Part memoir, part nature writing, part love story, David Ward’s
Bay of Hope, published by ECW Press this past April, is an occasionally comical, often adversarial, and always emotional story about the five years the author spent living in an isolated Newfoundland community. The following is an excerpt from Bay of Hope: Five Years in Newfoundland.
Do you know you can buy an oceanfront house in Newfoundland for ten thousand dollars? Perched on granite cliffs rising several hundred feet in the air. In a small working fishing village equipped with high speed-internet, a store, a school, a medical centre, a community hall, a ferry service, a bed & breakfast, and a church. With a surprisingly moderate winter climate and a pace of life unlike any you probably know. Where whales break the ocean’s surface a short distance from your front door while bald eagles soar overhead. And where, on a nice day, you can see France — St. Pierre et Miquelon — as you stroll the boardwalk.
Your neighbours will be kind, generous, hard-working people capable of providing you with guidance, physical support, and food products of the land and sea. And if you do settle, your new-found friends won’t want you to fail. They don’t say so directly but their actions speak loudly. They conclude that you are low on firewood and in various ways work collectively to see that you have enough to get through winter. Or for no apparent reason they hand you a loaf of homemade bread and a fresh caught cod.
I’m talking about an isolated outport called McCallum. Please don’t see my thoughts as an effort to sell you something — this is just an FYI from an excitable guy. For five years, iconic Canadian authors Claire and Farley Mowat called Newfoundland’s Southwest Coast home. Fifty years later, I’m thrilled to say the same.
Last home on the right, I tell visitors when they ask where they can find my house. But even I don’t find my home that easy to get to. Just getting off the ferry is tricky for me. I know it is second nature for my neighbours, but I’m terrible at it. While passing parcels off and onboard, I’m scared I’ll slip between the boat and the bumpers. Anybody who’s seen me do this work can tell I’m terrified at low tide. Wherever I am on the wharf, I need to remind myself that that ferry carries cargo that requires craning. The safest choice I can make is to wave a quick goodbye to the boys on the boat, say hello to friends awaiting freight, and get my big butt out of harm’s way.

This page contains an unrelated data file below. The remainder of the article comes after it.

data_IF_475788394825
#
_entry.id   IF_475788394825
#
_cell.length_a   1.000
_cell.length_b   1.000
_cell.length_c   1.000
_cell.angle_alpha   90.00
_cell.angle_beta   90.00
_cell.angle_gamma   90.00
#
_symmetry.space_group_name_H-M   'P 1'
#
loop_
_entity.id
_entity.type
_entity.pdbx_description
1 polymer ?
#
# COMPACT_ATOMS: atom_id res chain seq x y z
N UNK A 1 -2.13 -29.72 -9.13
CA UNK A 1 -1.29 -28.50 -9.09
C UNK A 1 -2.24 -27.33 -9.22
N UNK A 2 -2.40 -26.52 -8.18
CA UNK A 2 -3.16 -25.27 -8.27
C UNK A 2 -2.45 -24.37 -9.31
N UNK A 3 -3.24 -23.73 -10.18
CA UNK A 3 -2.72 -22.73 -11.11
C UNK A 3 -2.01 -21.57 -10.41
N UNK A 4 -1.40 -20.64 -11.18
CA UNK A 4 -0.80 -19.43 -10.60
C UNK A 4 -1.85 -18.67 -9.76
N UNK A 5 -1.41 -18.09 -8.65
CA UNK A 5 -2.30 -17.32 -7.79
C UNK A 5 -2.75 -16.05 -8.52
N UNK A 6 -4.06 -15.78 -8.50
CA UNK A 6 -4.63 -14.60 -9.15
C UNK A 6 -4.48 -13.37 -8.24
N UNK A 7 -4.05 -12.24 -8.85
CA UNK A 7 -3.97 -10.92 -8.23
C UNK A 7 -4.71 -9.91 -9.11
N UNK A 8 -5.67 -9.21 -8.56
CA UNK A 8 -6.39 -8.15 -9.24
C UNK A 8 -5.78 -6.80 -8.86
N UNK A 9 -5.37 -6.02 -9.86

As I walk away from the wharf, I consider how long it will be before I touch land again. That’s a surprising characteristic about McCallum’s boardwalk — it’s built so solid, with buildings on both sides, I’m convinced I’m on land. But it actually runs a lengthy distance over water, past a fisheries facility, a house, a store, a post office, and several sheds before it finally arrives at a hill. But what a hill it hits. Up and down. I grab the rail and dig into the cleats, all the while carrying whatever goods I’m bringing back. I sneak a peek at Matt Fudge’s unintentionally aesthetically stacked firewood and glance to see if anyone is coming down the steep road to my right. McCallum calls its boardwalks roads, but there are no cars in McCallum. Neither the rugged terrain or the provincially funded ferry can accommodate cars.
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While he has had many different jobs, and lived in a large number of places, David Ward currently considers himself a writer/teacher who resides on the Trent-Severn Waterway in Fenelon Falls, Ontario. Author of the award-winning and critically acclaimed The Lost 10 Point Night, David is a former recipient of the Charles E. Pascal Award for Excellence in Teaching.
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Thanks so much to David for sharing these words from
Bay of Hope, and to Ana at ECW for making the connection. (Psst: we found some great photos of McCallum that are the perfect side dish to this excerpt from Flickr user
Megapixx). For more Where in Canada,
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